It’s best to consult a professional who can provide an objective explanation of your current mental health status. A psychiatrist can provide you with resources to read and study depending on the assessment result to help you make a sound decision. The mental health professional may recommend long-term treatment as necessary. In addition, one of the benefits of seeking help from a mental health professional is ensuring patient privacy and confidentiality.

So, whether you’re receiving treatment for substance abuse or any other mental health condition, only authorized people can access your medical records.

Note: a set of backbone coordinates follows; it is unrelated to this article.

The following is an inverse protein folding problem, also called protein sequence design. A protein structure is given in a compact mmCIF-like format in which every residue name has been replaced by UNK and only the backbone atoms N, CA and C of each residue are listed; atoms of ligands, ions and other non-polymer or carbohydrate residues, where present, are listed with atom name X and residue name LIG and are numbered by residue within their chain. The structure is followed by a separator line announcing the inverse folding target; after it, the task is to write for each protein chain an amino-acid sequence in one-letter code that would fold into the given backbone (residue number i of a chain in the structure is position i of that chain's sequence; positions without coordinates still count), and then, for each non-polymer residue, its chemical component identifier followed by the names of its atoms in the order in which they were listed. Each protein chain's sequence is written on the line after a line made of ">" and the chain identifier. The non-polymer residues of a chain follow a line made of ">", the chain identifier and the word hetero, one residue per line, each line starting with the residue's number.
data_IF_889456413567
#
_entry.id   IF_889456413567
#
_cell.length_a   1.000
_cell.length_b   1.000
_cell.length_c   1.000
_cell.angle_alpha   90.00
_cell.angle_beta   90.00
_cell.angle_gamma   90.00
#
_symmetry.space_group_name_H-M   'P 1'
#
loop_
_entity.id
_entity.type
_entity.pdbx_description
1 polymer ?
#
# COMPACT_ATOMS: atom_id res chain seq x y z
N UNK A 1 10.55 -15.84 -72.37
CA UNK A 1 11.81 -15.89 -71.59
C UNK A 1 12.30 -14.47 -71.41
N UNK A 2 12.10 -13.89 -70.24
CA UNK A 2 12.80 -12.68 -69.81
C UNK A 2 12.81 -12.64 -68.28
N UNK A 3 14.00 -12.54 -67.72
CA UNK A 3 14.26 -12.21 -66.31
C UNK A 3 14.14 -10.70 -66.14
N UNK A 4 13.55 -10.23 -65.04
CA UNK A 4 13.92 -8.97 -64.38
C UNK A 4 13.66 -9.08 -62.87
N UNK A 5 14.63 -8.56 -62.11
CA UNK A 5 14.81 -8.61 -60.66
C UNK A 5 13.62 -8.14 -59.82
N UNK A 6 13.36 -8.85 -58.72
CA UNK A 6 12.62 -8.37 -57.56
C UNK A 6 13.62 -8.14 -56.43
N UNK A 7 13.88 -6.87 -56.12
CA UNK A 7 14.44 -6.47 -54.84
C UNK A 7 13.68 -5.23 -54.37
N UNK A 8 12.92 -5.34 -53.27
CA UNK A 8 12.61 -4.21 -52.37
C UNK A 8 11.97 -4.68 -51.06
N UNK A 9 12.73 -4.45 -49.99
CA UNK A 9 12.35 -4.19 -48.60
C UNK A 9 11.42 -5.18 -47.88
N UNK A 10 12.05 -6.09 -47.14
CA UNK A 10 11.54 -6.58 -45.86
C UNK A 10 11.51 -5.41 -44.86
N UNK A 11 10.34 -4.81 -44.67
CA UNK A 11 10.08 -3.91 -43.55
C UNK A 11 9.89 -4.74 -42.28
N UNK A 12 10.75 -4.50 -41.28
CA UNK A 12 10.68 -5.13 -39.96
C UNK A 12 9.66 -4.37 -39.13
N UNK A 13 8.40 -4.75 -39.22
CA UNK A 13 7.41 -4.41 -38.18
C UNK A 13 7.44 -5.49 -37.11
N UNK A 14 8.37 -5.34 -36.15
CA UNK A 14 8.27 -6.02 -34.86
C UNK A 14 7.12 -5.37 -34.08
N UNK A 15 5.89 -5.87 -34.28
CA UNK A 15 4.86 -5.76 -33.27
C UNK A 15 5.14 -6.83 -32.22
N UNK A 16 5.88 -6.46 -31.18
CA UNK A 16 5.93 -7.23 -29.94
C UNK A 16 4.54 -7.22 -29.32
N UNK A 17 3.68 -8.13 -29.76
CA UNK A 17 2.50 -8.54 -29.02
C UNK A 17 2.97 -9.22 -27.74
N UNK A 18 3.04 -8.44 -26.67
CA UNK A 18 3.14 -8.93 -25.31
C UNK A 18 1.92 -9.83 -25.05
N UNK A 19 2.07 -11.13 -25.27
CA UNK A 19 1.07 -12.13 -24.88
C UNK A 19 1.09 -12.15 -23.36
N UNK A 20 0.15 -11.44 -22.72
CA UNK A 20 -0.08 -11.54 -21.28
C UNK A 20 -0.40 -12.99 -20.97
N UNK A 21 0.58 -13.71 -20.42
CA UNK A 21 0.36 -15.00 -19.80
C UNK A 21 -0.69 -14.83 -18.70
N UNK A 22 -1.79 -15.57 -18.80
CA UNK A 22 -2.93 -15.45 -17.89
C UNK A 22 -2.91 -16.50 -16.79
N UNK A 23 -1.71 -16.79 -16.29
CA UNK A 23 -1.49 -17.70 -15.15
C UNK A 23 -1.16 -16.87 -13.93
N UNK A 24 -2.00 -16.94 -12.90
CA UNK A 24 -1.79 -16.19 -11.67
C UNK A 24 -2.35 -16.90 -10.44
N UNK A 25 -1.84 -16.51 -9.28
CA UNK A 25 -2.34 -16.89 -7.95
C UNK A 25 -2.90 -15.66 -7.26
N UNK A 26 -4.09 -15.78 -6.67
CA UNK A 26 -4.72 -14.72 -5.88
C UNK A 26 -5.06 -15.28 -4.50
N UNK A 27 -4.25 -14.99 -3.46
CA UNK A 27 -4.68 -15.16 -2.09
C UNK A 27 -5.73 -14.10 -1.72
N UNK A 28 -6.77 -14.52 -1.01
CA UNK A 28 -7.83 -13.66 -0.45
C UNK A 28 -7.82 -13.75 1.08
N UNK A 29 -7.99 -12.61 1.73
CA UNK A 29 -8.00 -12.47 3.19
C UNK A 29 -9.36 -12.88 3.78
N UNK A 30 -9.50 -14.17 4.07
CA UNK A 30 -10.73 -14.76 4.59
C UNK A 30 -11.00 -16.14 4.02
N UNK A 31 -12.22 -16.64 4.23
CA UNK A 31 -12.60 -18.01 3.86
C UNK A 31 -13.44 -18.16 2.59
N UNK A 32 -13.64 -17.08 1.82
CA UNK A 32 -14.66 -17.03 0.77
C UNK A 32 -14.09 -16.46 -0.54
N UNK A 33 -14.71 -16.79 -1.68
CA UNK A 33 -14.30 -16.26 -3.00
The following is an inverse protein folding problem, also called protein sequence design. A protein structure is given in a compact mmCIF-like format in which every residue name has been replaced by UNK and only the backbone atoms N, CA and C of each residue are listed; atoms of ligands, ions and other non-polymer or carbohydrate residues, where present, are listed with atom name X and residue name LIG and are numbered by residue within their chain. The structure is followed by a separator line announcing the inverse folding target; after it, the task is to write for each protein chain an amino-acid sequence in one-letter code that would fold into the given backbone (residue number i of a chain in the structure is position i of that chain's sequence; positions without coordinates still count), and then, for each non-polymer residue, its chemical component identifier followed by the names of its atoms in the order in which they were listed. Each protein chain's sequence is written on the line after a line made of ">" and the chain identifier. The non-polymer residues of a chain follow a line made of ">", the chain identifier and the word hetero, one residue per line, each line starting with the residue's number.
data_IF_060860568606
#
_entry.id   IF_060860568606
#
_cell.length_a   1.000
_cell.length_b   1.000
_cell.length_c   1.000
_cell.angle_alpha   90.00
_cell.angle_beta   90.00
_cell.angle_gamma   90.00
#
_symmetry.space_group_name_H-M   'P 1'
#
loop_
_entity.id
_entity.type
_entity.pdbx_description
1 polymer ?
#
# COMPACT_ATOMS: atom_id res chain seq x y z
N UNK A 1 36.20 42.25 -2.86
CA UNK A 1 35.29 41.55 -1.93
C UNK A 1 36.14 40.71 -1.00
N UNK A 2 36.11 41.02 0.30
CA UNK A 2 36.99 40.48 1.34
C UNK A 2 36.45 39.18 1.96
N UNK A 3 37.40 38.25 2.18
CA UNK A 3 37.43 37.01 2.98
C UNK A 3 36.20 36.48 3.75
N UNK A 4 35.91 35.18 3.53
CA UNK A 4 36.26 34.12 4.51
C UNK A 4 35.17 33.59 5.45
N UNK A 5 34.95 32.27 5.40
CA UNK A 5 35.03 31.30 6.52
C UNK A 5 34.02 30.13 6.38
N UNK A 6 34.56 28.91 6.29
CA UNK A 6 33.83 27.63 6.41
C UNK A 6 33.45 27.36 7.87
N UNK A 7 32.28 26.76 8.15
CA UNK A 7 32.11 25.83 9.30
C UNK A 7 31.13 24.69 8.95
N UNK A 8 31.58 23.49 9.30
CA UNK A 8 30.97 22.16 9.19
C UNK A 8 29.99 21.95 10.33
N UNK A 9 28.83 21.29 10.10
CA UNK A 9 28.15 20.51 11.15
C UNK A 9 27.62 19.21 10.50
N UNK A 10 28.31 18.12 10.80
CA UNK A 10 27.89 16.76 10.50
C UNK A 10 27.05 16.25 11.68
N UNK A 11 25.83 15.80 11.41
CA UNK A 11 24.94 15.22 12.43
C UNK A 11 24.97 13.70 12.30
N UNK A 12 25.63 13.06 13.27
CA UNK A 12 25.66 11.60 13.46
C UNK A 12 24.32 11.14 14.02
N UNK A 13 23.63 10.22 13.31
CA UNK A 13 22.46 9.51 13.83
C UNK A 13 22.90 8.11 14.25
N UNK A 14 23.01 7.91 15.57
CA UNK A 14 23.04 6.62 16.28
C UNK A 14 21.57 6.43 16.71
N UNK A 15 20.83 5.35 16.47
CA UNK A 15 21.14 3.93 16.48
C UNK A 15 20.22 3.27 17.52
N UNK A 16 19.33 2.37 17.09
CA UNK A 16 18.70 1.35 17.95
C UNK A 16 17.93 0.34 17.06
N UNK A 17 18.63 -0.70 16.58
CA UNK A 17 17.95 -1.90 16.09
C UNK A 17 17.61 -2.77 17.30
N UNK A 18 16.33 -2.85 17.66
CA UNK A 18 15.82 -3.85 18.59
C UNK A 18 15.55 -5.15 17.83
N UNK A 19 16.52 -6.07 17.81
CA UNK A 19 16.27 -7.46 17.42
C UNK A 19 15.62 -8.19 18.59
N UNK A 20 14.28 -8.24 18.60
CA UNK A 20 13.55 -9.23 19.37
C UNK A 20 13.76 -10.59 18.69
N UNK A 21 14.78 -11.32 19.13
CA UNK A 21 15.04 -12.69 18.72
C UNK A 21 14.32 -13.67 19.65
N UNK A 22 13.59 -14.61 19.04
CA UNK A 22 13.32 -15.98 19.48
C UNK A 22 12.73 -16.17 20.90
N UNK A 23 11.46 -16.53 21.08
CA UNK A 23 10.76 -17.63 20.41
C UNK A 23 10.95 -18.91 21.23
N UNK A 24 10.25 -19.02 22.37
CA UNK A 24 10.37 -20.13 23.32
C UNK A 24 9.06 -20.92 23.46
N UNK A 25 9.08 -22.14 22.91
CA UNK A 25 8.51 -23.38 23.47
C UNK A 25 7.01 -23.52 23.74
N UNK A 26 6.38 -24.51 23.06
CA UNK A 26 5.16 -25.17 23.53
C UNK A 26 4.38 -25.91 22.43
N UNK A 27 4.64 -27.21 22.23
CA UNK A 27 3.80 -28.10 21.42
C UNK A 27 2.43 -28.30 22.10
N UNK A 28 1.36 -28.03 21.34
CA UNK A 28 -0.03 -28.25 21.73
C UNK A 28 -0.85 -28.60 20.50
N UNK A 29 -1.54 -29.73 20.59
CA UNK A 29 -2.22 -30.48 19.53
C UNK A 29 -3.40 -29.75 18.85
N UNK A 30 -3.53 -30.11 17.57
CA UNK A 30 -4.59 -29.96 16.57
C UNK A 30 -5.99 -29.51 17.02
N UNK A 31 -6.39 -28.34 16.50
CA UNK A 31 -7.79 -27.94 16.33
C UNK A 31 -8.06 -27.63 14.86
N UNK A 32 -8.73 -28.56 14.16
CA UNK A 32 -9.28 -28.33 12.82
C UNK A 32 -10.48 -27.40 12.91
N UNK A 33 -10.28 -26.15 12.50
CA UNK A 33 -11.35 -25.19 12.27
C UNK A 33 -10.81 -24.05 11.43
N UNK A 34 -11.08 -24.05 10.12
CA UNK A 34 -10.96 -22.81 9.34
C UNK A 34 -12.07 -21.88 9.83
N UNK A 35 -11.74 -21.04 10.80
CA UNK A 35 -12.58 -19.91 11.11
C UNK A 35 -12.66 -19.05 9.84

Authentic self-care

Self-care is not just taking bubble baths and wearing a face mask. It’s allowing yourself to step into the proverbial arena of discomfort; of getting vulnerable, of letting yourself cry, of processing your past wounds, and of getting messy in your emotions to pave a way to a more stable and healthy quality of life.

When you invest in therapy, you’re investing in yourself. It’s not always easy and it’s seldom the most comfortable experience, but the payoff is a life with yourself that you can be proud of. It’s having clarity, having peace of mind, and feeling comfortable in your own skin. That is the most priceless benefit of therapy.

Healing from trauma